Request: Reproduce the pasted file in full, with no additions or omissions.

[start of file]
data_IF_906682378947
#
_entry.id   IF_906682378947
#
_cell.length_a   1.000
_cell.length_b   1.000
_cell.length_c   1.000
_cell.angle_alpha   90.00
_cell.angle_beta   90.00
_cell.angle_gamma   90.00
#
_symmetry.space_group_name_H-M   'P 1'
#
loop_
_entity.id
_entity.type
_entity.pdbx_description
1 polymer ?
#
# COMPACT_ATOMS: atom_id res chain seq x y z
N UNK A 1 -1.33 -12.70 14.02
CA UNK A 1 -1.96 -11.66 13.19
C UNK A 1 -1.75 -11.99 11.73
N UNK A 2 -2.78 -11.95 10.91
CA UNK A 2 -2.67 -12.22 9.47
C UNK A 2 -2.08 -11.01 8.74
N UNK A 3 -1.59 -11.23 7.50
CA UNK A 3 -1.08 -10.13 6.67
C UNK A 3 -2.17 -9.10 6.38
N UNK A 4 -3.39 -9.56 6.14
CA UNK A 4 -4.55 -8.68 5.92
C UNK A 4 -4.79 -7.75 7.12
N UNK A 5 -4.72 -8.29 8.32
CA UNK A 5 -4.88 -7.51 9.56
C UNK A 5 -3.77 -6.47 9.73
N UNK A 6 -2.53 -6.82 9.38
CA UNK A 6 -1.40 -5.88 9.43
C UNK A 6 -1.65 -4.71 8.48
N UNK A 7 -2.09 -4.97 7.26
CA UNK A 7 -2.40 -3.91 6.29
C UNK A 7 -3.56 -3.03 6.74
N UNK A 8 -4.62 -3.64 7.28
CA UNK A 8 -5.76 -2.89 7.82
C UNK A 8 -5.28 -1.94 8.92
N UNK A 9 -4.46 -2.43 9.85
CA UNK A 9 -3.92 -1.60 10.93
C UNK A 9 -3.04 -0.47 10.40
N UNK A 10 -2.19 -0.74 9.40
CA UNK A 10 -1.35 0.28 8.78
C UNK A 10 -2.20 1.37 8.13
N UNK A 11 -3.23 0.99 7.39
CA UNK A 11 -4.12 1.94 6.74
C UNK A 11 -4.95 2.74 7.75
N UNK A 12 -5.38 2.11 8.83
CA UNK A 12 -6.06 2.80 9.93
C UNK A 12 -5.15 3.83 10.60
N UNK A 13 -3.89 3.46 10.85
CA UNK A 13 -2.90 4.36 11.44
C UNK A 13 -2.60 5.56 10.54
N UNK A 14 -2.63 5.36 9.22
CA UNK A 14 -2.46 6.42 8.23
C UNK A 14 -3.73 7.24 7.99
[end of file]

data_IF_906682378947
#
_entry.id   IF_906682378947
#
_cell.length_a   1.000
_cell.length_b   1.000
_cell.length_c   1.000
_cell.angle_alpha   90.00
_cell.angle_beta   90.00
_cell.angle_gamma   90.00
#
_symmetry.space_group_name_H-M   'P 1'
#
loop_
_entity.id
_entity.type
_entity.pdbx_description
1 polymer ?
#
# COMPACT_ATOMS: atom_id res chain seq x y z
N UNK A 1 -1.33 -12.70 14.02
CA UNK A 1 -1.96 -11.66 13.19
C UNK A 1 -1.75 -11.99 11.73
N UNK A 2 -2.78 -11.95 10.91
CA UNK A 2 -2.67 -12.22 9.47
C UNK A 2 -2.08 -11.01 8.74
N UNK A 3 -1.59 -11.23 7.50
CA UNK A 3 -1.08 -10.13 6.67
C UNK A 3 -2.17 -9.10 6.38
N UNK A 4 -3.39 -9.56 6.14
CA UNK A 4 -4.55 -8.68 5.92
C UNK A 4 -4.79 -7.75 7.12
N UNK A 5 -4.72 -8.29 8.32
CA UNK A 5 -4.88 -7.51 9.56
C UNK A 5 -3.77 -6.47 9.73
N UNK A 6 -2.53 -6.82 9.38
CA UNK A 6 -1.40 -5.88 9.43
C UNK A 6 -1.65 -4.71 8.48
N UNK A 7 -2.09 -4.97 7.26
CA UNK A 7 -2.40 -3.91 6.29
C UNK A 7 -3.56 -3.03 6.74
N UNK A 8 -4.62 -3.64 7.28
CA UNK A 8 -5.76 -2.89 7.82
C UNK A 8 -5.28 -1.94 8.92
N UNK A 9 -4.46 -2.43 9.85
CA UNK A 9 -3.92 -1.60 10.93
C UNK A 9 -3.04 -0.47 10.40
N UNK A 10 -2.19 -0.74 9.40
CA UNK A 10 -1.35 0.28 8.78
C UNK A 10 -2.20 1.37 8.13
N UNK A 11 -3.23 0.99 7.39
CA UNK A 11 -4.12 1.94 6.74
C UNK A 11 -4.95 2.74 7.75
N UNK A 12 -5.38 2.11 8.83
CA UNK A 12 -6.06 2.80 9.93
C UNK A 12 -5.15 3.83 10.60
N UNK A 13 -3.89 3.46 10.85
CA UNK A 13 -2.90 4.36 11.44
C UNK A 13 -2.60 5.56 10.54
N UNK A 14 -2.63 5.36 9.22
CA UNK A 14 -2.46 6.42 8.23
C UNK A 14 -3.73 7.24 7.99